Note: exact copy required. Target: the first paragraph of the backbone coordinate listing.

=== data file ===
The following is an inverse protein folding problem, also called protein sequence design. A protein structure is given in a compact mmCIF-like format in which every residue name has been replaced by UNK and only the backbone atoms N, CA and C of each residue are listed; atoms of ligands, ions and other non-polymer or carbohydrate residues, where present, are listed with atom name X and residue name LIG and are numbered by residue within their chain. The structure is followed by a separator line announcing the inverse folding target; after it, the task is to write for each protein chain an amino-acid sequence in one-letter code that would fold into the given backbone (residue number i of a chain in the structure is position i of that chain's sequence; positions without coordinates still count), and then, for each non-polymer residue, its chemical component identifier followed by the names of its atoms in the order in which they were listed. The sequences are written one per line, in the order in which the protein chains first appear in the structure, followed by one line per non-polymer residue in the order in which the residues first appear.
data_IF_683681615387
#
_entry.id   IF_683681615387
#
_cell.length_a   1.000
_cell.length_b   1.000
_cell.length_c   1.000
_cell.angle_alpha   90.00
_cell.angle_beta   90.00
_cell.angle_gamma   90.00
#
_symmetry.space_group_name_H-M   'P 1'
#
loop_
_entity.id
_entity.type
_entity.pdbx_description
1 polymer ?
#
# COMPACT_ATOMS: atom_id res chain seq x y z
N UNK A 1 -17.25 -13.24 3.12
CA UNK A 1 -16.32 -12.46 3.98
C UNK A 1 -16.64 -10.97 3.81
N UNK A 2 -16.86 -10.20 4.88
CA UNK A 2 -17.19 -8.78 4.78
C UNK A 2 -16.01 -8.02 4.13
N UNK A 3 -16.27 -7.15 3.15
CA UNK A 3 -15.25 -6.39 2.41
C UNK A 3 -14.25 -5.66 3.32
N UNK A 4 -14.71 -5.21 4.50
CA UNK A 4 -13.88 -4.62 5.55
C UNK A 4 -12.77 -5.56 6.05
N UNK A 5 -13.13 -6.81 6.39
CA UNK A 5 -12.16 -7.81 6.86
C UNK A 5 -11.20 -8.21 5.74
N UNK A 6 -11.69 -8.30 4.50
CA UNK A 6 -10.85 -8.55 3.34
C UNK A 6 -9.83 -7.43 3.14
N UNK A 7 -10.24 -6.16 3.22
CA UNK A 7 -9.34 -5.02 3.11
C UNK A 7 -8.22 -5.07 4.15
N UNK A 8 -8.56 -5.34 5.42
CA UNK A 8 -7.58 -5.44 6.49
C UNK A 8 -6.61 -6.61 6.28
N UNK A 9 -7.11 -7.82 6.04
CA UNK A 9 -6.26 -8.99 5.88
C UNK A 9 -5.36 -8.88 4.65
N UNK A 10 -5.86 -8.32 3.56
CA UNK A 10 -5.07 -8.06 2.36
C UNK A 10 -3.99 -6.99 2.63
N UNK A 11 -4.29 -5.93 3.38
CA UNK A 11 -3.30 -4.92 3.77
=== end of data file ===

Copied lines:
The following is an inverse protein folding problem, also called protein sequence design. A protein structure is given in a compact mmCIF-like format in which every residue name has been replaced by UNK and only the backbone atoms N, CA and C of each residue are listed; atoms of ligands, ions and other non-polymer or carbohydrate residues, where present, are listed with atom name X and residue name LIG and are numbered by residue within their chain. The structure is followed by a separator line announcing the inverse folding target; after it, the task is to write for each protein chain an amino-acid sequence in one-letter code that would fold into the given backbone (residue number i of a chain in the structure is position i of that chain's sequence; positions without coordinates still count), and then, for each non-polymer residue, its chemical component identifier followed by the names of its atoms in the order in which they were listed. The sequences are written one per line, in the order in which the protein chains first appear in the structure, followed by one line per non-polymer residue in the order in which the residues first appear.